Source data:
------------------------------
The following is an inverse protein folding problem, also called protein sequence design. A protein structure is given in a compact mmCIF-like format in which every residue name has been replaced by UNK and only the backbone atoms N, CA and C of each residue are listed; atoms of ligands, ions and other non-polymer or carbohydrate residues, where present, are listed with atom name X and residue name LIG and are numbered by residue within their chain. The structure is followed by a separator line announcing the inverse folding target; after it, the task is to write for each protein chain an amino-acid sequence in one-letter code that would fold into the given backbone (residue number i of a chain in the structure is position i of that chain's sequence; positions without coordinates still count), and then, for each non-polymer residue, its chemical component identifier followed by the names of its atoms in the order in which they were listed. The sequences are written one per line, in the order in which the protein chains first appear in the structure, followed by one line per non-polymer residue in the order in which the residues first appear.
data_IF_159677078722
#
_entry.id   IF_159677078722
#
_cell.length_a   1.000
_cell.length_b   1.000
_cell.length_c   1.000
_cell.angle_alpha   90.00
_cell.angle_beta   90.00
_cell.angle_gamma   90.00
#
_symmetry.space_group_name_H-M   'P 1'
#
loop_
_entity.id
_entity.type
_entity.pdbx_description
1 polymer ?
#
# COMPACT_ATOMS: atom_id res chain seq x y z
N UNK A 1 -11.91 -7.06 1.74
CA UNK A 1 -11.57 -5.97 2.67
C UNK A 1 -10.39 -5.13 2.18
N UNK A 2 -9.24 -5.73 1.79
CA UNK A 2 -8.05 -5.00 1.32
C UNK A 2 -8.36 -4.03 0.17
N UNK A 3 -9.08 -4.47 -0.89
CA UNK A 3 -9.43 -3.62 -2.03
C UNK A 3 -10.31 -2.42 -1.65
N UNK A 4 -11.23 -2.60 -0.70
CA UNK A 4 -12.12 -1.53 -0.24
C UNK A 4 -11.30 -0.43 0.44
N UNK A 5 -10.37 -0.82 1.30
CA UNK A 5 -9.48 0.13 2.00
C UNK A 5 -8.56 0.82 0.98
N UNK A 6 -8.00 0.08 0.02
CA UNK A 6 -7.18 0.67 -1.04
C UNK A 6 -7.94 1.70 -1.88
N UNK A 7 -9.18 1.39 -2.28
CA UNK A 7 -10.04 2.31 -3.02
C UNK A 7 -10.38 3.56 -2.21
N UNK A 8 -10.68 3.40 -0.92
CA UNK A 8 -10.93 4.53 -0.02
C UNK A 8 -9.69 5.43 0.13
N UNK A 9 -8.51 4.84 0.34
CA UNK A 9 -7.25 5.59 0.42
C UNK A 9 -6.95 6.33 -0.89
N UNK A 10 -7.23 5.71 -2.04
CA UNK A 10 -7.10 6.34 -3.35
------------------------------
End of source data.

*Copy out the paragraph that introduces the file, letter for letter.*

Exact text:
The following is an inverse protein folding problem, also called protein sequence design. A protein structure is given in a compact mmCIF-like format in which every residue name has been replaced by UNK and only the backbone atoms N, CA and C of each residue are listed; atoms of ligands, ions and other non-polymer or carbohydrate residues, where present, are listed with atom name X and residue name LIG and are numbered by residue within their chain. The structure is followed by a separator line announcing the inverse folding target; after it, the task is to write for each protein chain an amino-acid sequence in one-letter code that would fold into the given backbone (residue number i of a chain in the structure is position i of that chain's sequence; positions without coordinates still count), and then, for each non-polymer residue, its chemical component identifier followed by the names of its atoms in the order in which they were listed. The sequences are written one per line, in the order in which the protein chains first appear in the structure, followed by one line per non-polymer residue in the order in which the residues first appear.